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Electric Car Tax Credits Warning
Old 04-10-2014, 03:38 AM   #1
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Electric Car Tax Credits Warning

I learned an expensive lesson this week. Always read the fine print of any special tax break you get before the end of the year not after. I cheated myself out of $2,000 -$3,000

I always file an extension, because I generally don't get reports from the small companies I'm invested with before May or June. I generally make preliminary estimate in Dec, using last years tax program. Start doing1/2 of the work in April, than finish up in late summer.

This year with the $7,500 tax credit I bought for the Tesla (which is available for most EV and smaller one for hybrids) I figured I'd owe minimal taxes. In 2012 I paid just under $9,000 in Federal.

I figured this year I'd owe about the same since, I didn't sell much appreciate stocks, sold any position with a loss, but my rental properties were pretty much rent all year.

Well I was wrong I actually I owe only between $4,000-$5,000 since I end up with $3,300 capital gains loss. No big deal I figure the $7,500 car tax credit will wipe out any tax liability and i can roll whats left into this year.

BOY WAS I WRONG. It turns out the unlike virtually any other tax credit (e.g. installing a PV system, the Earn Income Tax credit, etc), the one for EV is a use it or lose it. Not only is not refundable but if your tax liability is less than $7,500 use simply don't get the credit..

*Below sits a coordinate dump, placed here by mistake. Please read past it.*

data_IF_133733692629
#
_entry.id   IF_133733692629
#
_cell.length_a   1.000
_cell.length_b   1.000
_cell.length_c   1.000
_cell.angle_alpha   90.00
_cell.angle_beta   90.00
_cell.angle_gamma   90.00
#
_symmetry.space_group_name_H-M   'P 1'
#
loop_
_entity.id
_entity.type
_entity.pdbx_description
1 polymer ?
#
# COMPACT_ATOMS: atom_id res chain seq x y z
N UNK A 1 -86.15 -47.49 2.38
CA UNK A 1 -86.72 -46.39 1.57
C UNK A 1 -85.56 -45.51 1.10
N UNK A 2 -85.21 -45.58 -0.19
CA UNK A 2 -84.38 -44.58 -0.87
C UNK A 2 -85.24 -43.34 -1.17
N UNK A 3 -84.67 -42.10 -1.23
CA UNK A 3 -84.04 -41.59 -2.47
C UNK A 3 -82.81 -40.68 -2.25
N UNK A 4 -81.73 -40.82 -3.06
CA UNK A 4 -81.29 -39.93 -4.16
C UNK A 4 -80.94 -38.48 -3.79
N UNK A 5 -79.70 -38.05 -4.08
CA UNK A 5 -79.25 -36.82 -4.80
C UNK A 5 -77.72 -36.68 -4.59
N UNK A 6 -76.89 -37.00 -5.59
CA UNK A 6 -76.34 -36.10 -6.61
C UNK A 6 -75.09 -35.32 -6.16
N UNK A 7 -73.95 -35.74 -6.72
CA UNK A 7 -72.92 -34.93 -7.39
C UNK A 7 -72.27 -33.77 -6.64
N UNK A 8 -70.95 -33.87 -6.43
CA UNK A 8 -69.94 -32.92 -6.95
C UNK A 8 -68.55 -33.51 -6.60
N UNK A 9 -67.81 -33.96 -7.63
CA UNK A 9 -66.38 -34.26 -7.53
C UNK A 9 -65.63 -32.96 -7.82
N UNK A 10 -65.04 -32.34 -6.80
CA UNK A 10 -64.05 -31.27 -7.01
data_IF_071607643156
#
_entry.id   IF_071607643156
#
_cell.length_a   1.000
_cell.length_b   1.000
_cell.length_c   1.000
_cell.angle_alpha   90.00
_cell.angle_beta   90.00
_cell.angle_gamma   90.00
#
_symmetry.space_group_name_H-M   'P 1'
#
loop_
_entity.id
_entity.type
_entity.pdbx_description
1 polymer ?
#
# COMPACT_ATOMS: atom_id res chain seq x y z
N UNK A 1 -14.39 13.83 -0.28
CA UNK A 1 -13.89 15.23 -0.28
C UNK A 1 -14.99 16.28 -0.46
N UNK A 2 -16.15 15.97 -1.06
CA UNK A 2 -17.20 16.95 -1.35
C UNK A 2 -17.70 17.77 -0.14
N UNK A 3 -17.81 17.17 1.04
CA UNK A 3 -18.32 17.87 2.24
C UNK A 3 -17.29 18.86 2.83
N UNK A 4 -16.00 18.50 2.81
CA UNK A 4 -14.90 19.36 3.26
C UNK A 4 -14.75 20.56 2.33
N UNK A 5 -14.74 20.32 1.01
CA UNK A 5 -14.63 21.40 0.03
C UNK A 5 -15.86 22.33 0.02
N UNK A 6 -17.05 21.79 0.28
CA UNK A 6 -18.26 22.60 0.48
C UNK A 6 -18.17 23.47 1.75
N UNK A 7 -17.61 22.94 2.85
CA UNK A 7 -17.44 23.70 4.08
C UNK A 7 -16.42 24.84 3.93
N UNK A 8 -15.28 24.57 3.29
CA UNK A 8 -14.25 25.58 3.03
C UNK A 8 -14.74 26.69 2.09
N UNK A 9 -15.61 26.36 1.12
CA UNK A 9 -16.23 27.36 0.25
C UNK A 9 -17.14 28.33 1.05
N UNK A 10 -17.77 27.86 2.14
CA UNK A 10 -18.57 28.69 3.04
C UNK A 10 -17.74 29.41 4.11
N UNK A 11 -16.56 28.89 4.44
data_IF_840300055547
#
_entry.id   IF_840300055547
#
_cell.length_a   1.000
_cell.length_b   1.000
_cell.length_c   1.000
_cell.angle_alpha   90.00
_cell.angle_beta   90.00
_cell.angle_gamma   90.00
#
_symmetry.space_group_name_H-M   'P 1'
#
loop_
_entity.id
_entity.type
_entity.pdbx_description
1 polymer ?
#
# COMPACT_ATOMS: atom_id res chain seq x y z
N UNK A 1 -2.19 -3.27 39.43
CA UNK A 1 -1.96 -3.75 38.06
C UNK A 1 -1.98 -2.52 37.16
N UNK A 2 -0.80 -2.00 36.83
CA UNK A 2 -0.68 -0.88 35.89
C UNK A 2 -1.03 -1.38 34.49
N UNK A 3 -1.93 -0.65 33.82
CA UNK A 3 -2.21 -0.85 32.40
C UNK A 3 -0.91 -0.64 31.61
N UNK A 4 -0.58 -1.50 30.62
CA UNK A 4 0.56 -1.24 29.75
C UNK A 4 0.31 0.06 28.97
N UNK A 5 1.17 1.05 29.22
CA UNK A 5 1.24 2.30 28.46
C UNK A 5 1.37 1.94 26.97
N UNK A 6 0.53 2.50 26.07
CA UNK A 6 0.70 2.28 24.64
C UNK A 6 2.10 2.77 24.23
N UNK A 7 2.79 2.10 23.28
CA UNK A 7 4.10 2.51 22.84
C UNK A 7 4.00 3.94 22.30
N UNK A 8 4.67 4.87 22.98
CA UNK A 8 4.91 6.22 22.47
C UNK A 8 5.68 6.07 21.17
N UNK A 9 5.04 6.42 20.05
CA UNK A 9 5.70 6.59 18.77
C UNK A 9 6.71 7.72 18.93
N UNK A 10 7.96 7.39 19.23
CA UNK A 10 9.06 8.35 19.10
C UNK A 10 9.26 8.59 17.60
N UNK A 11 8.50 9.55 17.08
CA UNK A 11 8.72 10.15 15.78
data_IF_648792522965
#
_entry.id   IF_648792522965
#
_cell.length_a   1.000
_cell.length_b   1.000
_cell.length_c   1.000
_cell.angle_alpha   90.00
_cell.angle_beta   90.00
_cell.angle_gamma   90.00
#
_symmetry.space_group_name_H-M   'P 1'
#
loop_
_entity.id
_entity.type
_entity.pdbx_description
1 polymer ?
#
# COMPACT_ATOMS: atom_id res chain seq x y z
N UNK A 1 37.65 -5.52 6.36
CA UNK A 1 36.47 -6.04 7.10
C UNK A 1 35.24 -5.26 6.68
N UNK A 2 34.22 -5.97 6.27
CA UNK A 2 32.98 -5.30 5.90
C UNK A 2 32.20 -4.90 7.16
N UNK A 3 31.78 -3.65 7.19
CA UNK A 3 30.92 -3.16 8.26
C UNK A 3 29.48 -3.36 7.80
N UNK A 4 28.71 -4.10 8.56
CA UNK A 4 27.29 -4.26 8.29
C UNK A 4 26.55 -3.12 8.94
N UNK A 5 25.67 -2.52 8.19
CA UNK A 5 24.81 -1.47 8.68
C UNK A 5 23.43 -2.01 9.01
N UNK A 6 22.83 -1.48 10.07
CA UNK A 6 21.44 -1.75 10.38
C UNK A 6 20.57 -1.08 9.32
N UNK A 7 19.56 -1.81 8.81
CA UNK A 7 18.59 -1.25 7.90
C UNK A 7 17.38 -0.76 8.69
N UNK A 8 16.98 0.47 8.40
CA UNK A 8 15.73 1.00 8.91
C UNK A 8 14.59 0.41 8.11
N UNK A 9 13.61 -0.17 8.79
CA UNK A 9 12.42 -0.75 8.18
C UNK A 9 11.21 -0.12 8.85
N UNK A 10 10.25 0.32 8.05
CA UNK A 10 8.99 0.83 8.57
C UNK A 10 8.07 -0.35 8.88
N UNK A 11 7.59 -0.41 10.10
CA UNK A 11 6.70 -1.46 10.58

If I had known this (I had googled the damn thing last year and nobody mentioned the limitations of the credit, just turbotax and the IRS regs) I would sold some stocks with gains, done a Roth conversions and moved my last donations from Dec 31, to this year..

If anybody has creative ideas how I can pump my 2013 income, by $10,000 or so, I'd love to hear them. I'm depreciating 3 rentals can I not take depreciate this year, or even not tax the EV tax credit this year?
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Old 04-10-2014, 09:01 AM   #2
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Quote:
Originally Posted by clifp View Post
BOY WAS I WRONG. It turns out the unlike virtually any other tax credit (e.g. installing a PV system, the Earn Income Tax credit, etc), the one for EV is a use it or lose it. Not only is not refundable but if your tax liability is less than $7,500 use simply don't get the credit..
Sorry to hear about your bad experience. The tax laws are not easy to master, and you ran into a wrinkle that cost you a lot of money.

I don't think it's accurate to say, though, that "virtually any other tax credit" is refundable. Some are and some aren't. Anyone planning on getting a tax credit should look into the specifics of their anticipated credit to see if it's refundable. The following link suggests that refundable tax credits are the exception rather than the rule.

Quote: